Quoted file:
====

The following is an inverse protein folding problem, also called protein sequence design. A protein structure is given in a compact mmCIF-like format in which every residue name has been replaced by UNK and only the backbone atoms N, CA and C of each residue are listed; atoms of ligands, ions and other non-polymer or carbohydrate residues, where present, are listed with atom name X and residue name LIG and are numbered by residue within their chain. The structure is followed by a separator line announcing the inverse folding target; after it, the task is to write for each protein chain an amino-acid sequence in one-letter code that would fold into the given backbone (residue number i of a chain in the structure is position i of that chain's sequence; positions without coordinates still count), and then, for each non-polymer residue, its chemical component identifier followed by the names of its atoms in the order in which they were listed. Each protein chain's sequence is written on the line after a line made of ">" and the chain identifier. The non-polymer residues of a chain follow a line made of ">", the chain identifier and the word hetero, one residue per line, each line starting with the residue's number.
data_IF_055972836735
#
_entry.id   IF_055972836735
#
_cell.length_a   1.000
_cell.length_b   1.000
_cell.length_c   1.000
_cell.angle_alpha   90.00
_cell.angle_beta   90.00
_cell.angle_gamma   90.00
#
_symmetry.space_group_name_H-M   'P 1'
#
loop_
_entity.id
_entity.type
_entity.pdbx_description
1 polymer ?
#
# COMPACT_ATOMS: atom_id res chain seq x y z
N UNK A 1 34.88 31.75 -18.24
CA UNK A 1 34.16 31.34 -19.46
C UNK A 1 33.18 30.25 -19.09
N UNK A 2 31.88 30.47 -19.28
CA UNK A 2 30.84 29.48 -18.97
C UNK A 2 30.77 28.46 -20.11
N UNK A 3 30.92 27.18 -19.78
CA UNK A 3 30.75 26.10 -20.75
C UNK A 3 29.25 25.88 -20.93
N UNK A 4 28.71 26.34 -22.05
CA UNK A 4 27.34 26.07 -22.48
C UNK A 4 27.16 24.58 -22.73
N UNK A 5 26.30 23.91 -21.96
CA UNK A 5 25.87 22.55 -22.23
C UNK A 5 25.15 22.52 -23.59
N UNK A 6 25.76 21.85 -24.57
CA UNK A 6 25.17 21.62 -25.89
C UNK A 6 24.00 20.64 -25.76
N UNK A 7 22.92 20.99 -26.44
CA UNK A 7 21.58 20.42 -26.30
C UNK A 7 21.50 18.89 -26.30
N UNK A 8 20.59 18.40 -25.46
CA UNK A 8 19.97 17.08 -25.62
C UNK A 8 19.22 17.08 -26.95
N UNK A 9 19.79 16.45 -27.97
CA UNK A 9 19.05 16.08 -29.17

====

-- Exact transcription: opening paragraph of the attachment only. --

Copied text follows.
The following is an inverse protein folding problem, also called protein sequence design. A protein structure is given in a compact mmCIF-like format in which every residue name has been replaced by UNK and only the backbone atoms N, CA and C of each residue are listed; atoms of ligands, ions and other non-polymer or carbohydrate residues, where present, are listed with atom name X and residue name LIG and are numbered by residue within their chain. The structure is followed by a separator line announcing the inverse folding target; after it, the task is to write for each protein chain an amino-acid sequence in one-letter code that would fold into the given backbone (residue number i of a chain in the structure is position i of that chain's sequence; positions without coordinates still count), and then, for each non-polymer residue, its chemical component identifier followed by the names of its atoms in the order in which they were listed. Each protein chain's sequence is written on the line after a line made of ">" and the chain identifier. The non-polymer residues of a chain follow a line made of ">", the chain identifier and the word hetero, one residue per line, each line starting with the residue's number.